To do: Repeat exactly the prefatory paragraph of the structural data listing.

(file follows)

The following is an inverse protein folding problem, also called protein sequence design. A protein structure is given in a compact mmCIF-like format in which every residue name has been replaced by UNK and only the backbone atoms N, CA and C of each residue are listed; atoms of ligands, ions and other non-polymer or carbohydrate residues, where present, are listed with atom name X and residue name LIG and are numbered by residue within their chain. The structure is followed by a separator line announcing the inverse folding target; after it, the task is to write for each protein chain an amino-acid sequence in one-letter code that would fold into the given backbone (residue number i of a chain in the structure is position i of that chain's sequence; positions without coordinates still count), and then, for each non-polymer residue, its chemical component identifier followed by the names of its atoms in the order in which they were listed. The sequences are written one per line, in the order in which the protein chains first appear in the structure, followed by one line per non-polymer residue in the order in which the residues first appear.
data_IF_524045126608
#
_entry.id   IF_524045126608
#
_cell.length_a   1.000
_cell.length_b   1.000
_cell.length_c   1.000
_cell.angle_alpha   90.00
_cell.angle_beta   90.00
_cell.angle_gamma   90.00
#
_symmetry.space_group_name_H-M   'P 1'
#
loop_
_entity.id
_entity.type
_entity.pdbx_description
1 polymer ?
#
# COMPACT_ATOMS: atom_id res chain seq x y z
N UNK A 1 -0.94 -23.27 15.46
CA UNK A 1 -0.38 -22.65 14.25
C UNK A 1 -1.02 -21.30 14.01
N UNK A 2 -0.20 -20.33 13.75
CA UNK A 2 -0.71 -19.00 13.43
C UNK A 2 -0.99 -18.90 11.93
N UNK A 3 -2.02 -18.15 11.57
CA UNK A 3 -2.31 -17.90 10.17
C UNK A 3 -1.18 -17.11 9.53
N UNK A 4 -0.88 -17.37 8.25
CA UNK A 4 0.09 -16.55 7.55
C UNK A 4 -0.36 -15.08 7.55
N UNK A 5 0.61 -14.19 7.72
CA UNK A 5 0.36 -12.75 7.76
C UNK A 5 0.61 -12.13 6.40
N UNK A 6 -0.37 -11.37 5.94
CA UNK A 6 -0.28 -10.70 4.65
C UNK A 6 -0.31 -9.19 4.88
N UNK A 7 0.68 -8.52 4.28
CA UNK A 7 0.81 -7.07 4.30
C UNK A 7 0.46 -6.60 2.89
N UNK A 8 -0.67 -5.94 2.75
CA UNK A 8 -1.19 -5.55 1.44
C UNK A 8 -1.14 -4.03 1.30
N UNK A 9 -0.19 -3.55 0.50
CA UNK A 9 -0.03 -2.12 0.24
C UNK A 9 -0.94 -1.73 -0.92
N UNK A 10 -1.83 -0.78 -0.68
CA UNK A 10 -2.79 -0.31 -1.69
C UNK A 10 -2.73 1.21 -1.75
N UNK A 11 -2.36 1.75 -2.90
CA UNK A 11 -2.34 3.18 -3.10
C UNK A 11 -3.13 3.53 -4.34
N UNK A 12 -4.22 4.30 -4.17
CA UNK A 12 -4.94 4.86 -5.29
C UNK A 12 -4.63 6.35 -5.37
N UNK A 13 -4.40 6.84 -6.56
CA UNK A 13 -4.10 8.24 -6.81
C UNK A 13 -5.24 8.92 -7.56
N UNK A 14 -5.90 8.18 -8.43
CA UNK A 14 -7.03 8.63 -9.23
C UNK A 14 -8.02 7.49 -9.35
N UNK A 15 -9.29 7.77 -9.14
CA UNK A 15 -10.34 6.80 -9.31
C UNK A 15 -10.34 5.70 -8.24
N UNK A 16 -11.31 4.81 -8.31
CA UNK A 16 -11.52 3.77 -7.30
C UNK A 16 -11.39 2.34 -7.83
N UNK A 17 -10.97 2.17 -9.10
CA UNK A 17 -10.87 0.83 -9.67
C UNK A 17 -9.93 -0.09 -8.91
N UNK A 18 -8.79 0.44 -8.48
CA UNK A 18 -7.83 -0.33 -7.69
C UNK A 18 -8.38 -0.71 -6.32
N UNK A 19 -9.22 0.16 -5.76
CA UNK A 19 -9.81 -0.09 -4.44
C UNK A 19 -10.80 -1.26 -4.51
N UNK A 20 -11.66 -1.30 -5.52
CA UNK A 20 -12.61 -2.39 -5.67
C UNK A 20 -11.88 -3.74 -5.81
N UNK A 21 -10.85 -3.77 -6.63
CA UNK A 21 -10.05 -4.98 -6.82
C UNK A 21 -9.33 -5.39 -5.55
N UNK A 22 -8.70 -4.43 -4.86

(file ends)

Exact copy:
The following is an inverse protein folding problem, also called protein sequence design. A protein structure is given in a compact mmCIF-like format in which every residue name has been replaced by UNK and only the backbone atoms N, CA and C of each residue are listed; atoms of ligands, ions and other non-polymer or carbohydrate residues, where present, are listed with atom name X and residue name LIG and are numbered by residue within their chain. The structure is followed by a separator line announcing the inverse folding target; after it, the task is to write for each protein chain an amino-acid sequence in one-letter code that would fold into the given backbone (residue number i of a chain in the structure is position i of that chain's sequence; positions without coordinates still count), and then, for each non-polymer residue, its chemical component identifier followed by the names of its atoms in the order in which they were listed. The sequences are written one per line, in the order in which the protein chains first appear in the structure, followed by one line per non-polymer residue in the order in which the residues first appear.